candlestick

July 1836-December 1837


The Collected Letters, Volume 9


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TC TO JANE WILSON; 13 September 1836; DOI: 10.1215/lt-18360913-TC-JWI-01; CL 9:63-64.


TC TO JANE WILSON

Chelsea, London, 13th September 1836

My Dear Miss Wilson,—You are very good to think of me, to ask me down so kindly to see Tunbridge and you. Very loth am I to give up such a prospect, and say to it, ‘Thou also art a Possibility of the impossible sort!’ These three days I have kept the matter hanging; but to-day I must let it fall, and admit to myself that it is a thing not mine.

I have finished that Chapter I was on; and am now (if you know the predicament, which I hope you do not at all) like a conflagration that has gone out in smoke—a very miserable conflagration. To lie hidden and forgotten ‘in vacant interlunar cave’;1 on the whole to feel that you can with a safe conscience be a caput mortuum [dead head] and nonentity. This is the sole blessedness in these circumstances. My wife, who returned about ten days ago, encourages me much to go; but ah me! I feel altogether a ‘man forbid,’2 bewitched very miserably, which indeed in my own way I am; as a man for whom to seek entertainment, pleasure or amusement were a solecism; who must even rise again, and sprawl forward again on this despicability of a journey, till either it be done, or he be done trying to do it. Pity me! And yet as the Scotch say, ‘there are brave days coming’: that also is a hope which never forsakes one.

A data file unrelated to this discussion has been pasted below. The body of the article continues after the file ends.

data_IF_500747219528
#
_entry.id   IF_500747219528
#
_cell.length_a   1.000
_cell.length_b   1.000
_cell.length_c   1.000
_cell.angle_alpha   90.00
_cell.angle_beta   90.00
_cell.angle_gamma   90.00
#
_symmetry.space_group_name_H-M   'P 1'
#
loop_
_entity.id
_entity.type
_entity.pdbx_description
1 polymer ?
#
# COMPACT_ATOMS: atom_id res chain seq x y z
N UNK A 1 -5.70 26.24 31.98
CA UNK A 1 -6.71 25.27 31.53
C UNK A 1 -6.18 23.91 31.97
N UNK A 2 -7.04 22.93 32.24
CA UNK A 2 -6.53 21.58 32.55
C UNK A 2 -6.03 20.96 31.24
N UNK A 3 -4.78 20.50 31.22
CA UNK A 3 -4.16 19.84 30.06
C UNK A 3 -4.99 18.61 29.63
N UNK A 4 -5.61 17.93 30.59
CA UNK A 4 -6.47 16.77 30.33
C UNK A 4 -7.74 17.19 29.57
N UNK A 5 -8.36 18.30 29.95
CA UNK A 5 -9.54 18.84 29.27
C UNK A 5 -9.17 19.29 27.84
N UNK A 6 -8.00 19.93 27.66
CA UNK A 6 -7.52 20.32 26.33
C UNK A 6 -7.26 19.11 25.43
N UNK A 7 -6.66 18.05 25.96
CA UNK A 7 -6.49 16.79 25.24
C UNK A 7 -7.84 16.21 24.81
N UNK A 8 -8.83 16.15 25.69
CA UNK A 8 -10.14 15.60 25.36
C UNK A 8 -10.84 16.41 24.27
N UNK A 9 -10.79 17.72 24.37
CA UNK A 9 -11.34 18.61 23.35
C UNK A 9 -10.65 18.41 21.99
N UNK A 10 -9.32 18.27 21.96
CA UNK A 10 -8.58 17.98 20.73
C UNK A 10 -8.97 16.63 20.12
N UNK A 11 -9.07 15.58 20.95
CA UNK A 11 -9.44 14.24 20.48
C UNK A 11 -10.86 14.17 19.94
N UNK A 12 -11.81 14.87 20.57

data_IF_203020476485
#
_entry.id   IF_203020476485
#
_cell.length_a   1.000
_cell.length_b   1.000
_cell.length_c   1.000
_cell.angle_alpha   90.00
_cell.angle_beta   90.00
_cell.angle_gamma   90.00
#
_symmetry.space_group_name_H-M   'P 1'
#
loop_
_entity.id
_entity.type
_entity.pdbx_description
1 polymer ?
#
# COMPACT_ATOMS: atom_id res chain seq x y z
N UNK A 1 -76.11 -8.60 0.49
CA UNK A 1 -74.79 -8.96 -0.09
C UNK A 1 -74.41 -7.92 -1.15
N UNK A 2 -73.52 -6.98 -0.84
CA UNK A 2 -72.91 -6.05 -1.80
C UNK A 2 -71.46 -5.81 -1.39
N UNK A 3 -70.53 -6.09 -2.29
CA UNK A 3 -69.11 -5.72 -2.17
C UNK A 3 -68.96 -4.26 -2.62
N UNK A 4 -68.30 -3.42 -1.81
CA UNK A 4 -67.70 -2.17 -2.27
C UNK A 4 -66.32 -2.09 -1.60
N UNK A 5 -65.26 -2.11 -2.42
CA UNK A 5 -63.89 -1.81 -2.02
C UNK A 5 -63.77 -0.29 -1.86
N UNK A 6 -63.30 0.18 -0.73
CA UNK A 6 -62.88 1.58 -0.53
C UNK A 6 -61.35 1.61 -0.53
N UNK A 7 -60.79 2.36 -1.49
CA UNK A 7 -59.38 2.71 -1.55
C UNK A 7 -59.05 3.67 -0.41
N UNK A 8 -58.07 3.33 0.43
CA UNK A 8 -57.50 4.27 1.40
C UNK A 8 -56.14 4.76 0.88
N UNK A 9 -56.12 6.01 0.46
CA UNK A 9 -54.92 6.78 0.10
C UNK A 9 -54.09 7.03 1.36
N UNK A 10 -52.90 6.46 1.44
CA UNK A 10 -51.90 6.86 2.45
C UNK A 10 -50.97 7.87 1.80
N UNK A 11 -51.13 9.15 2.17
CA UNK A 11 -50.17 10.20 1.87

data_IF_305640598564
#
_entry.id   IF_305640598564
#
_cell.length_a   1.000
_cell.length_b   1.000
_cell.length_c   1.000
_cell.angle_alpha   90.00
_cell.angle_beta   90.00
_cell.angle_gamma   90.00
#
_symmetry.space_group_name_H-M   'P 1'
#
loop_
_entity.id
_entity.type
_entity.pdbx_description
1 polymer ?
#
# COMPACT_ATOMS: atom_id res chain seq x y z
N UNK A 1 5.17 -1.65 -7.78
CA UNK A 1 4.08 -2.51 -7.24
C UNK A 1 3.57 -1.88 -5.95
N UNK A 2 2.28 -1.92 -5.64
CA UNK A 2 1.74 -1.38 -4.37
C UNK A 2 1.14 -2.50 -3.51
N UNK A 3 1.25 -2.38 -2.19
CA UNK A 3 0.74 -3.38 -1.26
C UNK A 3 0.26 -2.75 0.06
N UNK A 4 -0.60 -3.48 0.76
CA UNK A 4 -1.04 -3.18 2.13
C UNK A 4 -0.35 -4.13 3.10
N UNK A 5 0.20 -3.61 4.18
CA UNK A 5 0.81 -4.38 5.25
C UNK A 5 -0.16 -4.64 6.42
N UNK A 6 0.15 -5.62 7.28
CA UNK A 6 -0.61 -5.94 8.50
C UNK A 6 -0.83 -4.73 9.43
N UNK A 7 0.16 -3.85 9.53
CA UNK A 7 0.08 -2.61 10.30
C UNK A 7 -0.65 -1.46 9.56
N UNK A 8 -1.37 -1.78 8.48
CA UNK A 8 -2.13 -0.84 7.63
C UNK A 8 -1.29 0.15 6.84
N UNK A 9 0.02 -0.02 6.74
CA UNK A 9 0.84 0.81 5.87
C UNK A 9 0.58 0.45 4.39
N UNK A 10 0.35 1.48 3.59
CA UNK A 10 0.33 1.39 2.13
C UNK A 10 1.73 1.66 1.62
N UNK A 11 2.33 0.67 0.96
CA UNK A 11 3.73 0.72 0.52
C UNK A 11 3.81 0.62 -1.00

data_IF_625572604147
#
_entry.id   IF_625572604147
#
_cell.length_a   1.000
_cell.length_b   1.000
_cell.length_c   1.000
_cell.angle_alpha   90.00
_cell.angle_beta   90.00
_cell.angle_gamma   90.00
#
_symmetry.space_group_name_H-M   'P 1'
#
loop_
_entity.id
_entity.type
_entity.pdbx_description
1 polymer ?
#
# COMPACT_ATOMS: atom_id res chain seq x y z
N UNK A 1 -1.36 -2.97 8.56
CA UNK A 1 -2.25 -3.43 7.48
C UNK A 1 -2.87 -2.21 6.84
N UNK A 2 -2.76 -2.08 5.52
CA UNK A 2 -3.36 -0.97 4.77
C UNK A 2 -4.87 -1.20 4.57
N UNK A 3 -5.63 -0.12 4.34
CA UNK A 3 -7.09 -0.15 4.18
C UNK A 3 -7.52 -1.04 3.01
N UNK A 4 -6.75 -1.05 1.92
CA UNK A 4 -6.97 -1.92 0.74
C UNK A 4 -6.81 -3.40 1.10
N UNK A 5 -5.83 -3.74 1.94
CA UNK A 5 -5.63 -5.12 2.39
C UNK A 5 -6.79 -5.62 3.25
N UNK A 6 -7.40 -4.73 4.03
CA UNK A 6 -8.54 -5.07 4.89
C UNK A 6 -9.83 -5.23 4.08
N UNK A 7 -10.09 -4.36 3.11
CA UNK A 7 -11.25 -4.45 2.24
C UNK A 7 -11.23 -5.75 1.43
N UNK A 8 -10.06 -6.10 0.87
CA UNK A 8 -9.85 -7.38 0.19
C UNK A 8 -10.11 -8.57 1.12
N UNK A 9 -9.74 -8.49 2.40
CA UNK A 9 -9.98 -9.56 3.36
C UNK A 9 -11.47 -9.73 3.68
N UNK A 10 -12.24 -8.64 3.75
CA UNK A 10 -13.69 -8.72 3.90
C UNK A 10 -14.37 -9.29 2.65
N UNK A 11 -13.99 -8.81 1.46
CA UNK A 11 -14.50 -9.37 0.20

I can well believe in your beautiful green scenery: you may well wonder at my crabbed reminiscences of Scotch desolation in contrast with that. Men are queer creatures, and this earth is a queer earth in strange relation to them. I have read of Greenlanders that fled from our Europe to get back to their own regions of thick-ribbed ice. I do love England, however, for greenness is actually green; and hope to see it all some day. One of my darling day dreams in these years is that of wandering over the whole world in Tartar fashion; meting it out with steps of my own, taking possession of it as a heritage of mine.3 One feels as if it would prove very remedial, a thing of that kind; as if, communing with the dumb old rocks, man's babblement and madness all left fairly in the rear, it would be well with one!

There is not that I know of any new thing that could interest you here. I had a letter from John Sterling; he expresses himself cheerfully, well contented with his neighbours and environment; but still speaks of a Madeira winter. My wife seems to recover herself daily since she returned. She salutes you and Mr. Wilson with all friendliness.

I have had the article Mirabeau in my hands. Terribly maltreated by the Printers: if I can get a Copy of it before the latter end of this month, I will send it to you. If not, it will be awaiting your return.— Enjoy the fair Autumn; return to us strengthened and refreshed. I recommend myself gratefully to your Brother.—Believe me always,

Dear Miss Wilson, / Yours with great regard, /

T. Carlyle